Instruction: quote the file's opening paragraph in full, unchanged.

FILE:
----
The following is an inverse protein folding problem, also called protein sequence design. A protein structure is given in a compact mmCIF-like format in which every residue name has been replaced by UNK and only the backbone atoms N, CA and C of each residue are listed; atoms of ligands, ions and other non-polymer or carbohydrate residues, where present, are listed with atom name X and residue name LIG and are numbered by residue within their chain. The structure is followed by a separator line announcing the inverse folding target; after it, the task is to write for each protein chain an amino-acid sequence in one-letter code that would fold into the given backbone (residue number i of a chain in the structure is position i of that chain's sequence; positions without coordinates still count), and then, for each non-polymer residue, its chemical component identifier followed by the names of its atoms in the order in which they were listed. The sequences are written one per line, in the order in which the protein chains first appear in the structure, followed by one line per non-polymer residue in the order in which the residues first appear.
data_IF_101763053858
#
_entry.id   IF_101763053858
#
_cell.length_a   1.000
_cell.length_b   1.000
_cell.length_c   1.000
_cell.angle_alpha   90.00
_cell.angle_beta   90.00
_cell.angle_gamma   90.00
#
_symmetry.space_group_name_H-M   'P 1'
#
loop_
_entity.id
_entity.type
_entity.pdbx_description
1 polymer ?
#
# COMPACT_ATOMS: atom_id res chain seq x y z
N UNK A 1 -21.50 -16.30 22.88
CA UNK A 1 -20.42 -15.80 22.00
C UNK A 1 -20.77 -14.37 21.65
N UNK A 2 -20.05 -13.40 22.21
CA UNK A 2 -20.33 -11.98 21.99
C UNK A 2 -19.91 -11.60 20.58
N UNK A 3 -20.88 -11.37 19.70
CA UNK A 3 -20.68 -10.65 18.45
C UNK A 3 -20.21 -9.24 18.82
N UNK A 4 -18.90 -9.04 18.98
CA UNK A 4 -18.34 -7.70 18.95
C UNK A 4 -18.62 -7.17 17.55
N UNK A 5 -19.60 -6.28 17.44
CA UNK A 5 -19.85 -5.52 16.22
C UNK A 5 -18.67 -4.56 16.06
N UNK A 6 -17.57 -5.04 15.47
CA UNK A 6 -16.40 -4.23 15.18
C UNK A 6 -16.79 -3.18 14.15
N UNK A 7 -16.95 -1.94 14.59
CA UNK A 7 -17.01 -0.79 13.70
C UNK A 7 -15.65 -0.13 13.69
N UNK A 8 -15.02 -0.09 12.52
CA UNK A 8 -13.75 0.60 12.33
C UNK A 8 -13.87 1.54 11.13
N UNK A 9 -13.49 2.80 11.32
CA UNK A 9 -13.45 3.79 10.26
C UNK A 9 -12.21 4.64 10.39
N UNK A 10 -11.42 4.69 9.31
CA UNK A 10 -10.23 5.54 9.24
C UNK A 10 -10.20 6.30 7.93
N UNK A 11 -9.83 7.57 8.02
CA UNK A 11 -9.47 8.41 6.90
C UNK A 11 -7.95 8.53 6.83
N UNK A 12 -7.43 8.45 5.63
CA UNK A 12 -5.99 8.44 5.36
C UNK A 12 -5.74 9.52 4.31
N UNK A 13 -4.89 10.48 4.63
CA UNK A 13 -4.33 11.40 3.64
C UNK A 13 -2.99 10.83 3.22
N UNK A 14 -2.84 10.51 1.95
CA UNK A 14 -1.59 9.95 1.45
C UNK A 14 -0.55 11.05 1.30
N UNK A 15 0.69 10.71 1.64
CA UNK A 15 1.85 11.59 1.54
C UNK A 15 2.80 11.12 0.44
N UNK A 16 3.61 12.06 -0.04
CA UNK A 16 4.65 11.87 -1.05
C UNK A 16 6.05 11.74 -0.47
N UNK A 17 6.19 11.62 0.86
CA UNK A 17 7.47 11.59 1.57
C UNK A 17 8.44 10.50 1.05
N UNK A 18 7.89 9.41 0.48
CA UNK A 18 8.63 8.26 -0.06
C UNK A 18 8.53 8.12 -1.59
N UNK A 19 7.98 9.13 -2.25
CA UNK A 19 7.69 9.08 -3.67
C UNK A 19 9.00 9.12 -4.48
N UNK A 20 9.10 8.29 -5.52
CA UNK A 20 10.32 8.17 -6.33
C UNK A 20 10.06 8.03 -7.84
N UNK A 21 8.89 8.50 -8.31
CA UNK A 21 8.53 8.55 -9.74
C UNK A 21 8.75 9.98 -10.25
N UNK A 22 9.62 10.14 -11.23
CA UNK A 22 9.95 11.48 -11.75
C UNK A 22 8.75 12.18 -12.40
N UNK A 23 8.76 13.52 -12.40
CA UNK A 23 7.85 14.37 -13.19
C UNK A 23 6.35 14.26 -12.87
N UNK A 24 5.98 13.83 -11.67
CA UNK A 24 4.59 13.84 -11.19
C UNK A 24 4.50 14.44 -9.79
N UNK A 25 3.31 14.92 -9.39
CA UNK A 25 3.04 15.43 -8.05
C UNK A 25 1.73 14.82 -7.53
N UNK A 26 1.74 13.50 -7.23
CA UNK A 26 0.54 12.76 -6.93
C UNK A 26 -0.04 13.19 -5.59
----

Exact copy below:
The following is an inverse protein folding problem, also called protein sequence design. A protein structure is given in a compact mmCIF-like format in which every residue name has been replaced by UNK and only the backbone atoms N, CA and C of each residue are listed; atoms of ligands, ions and other non-polymer or carbohydrate residues, where present, are listed with atom name X and residue name LIG and are numbered by residue within their chain. The structure is followed by a separator line announcing the inverse folding target; after it, the task is to write for each protein chain an amino-acid sequence in one-letter code that would fold into the given backbone (residue number i of a chain in the structure is position i of that chain's sequence; positions without coordinates still count), and then, for each non-polymer residue, its chemical component identifier followed by the names of its atoms in the order in which they were listed. The sequences are written one per line, in the order in which the protein chains first appear in the structure, followed by one line per non-polymer residue in the order in which the residues first appear.